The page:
American hostage killed in U.S. drone strike against al-Qaida base

April 30th, 2015



United States officials announced on Thursday, April 23 that two hostages were killed in an airstrike against al-Qaida in January.


CIA Director John Brennan told President Barack Obama early last week that American Warren Weinstein and Italian Giovanni Lo Porto were both killed in Pakistan as a result of the drone strike on January 14, 2015, according to CBS News.


Weinstein, who was captured in 2011, and Lo Porto, who was captured in 2012, were being used to shield Ahmed Farouq, an al-Qaida leader. Farouq—an American citizen–was also killed in the strike.


Five days after the air strike, Adam Gadahn, another American al-Qaida leader, was killed in a drone strike, according to Reuters.


In a statement issued by the White House, Press Secretary Josh Earnest said the drone strike was aimed at an al-Qaida compound on the Afghanistan-Pakistan border. Earnest also stated that the U.S. government did not believe there were any hostages being held in this compound.


According to The Washington Post, Earnest said that Obama did not authorize this drone strike, but rather that it was authorized by U.S. counterterrorism officials who have the authority to do so.

Barack Obama

During a press conference on  April 23, Obama said, “As president and as commander in chief I take full responsibility for all our counterterrorism operations including the one that inadvertently took the livers of Warren and Giovanni.”


“I profoundly regret what happened,” Obama continued. “On behalf of the United States government, I offer our deepest apologies to the families.”


Obama also explained that the operation was “consistent with the guidelines” for counterterrorism strikes. However, he has ordered a full review of the incident.


“It is a cruel and bitter truth that in the fog of war generally and our fight against terrorists specifically, mistakes, sometimes deadly mistakes, can occur,” He said. “But one of the things that sets America apart from many other nations, one of the things that makes us exceptional, is our willingness to confront squarely our imperfections and to learn from our mistakes.”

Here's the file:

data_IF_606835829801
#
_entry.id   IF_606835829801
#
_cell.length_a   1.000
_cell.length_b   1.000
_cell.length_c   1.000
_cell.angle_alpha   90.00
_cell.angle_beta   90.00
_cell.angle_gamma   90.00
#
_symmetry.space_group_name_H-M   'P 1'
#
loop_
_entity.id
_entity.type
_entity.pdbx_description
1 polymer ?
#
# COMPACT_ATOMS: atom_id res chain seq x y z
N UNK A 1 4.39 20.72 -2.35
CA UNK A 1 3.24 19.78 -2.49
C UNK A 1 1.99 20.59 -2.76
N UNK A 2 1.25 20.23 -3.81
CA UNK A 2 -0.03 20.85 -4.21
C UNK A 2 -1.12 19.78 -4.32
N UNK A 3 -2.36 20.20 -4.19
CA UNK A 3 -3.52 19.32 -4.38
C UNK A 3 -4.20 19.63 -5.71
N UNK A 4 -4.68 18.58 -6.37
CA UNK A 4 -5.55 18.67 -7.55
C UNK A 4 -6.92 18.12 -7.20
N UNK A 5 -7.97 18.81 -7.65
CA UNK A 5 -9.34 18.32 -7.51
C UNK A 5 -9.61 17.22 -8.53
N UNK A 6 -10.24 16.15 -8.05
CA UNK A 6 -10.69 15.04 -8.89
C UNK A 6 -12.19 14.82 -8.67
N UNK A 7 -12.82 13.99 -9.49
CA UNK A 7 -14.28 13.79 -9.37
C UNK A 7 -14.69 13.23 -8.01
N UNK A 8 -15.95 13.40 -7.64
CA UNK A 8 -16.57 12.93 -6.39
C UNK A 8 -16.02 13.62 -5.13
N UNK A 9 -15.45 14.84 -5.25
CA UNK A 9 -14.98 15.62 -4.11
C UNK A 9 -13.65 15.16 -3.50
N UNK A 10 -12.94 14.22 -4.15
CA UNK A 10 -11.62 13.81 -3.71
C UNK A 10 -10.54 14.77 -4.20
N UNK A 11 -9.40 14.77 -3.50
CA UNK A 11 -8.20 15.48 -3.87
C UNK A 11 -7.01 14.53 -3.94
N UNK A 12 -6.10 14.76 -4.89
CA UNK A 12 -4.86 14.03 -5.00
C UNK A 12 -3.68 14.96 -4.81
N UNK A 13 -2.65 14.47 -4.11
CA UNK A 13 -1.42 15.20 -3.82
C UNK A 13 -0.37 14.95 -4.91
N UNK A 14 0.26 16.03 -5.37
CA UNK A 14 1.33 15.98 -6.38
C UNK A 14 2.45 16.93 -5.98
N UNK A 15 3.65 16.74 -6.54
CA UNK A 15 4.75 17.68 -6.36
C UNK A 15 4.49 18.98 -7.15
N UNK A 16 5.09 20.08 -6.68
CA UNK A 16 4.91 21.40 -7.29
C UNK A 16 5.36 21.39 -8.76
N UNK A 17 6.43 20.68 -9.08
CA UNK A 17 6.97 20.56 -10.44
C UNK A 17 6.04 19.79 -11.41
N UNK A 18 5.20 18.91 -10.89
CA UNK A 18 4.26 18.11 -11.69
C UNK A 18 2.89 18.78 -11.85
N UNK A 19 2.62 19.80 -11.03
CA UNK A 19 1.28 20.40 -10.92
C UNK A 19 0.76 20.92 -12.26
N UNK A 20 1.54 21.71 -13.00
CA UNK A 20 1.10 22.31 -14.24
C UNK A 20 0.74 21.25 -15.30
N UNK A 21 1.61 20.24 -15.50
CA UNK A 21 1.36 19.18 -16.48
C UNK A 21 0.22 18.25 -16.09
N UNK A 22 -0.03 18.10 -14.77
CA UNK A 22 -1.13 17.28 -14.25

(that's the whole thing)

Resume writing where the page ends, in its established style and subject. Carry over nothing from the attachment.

CBS News senior security contributor Michael Morrell, former CIA deputy director, said that the deaths of Weinstein and Lo Porto necessitate a review of drone strike procedures.


“I would want to know whether all normal procedures were followed here, number one,” Morrell said when asked how he would carry out a review. “Number two, I would want to know whether there are any new procedures that we need to put into place. And, number three, I’d want to know how…we do a better job collecting intelligence on what’s going on inside these compounds that we’re targeting.”


According to Reuters, Italian Prime Minister Matteo Renzi said, “I have much appreciated the transparency of the United States in taking their responsibilities for what happened and the way Obama communicated what happened.”


The Washington Post reported that Weinstein’s wife gave a statement shortly after Obama’s press conference, saying their family was “devastated.”


“We were so hopeful that those in the U.S. and Pakistani governments with the power to take action and secure his release would have done everything possible to do so,” she said. “There are no words to do justice to the disappointment and heartbreak we are going through.”


Editor’s Note: Information from The Washington Post, CBS News and Reuters was used in this report.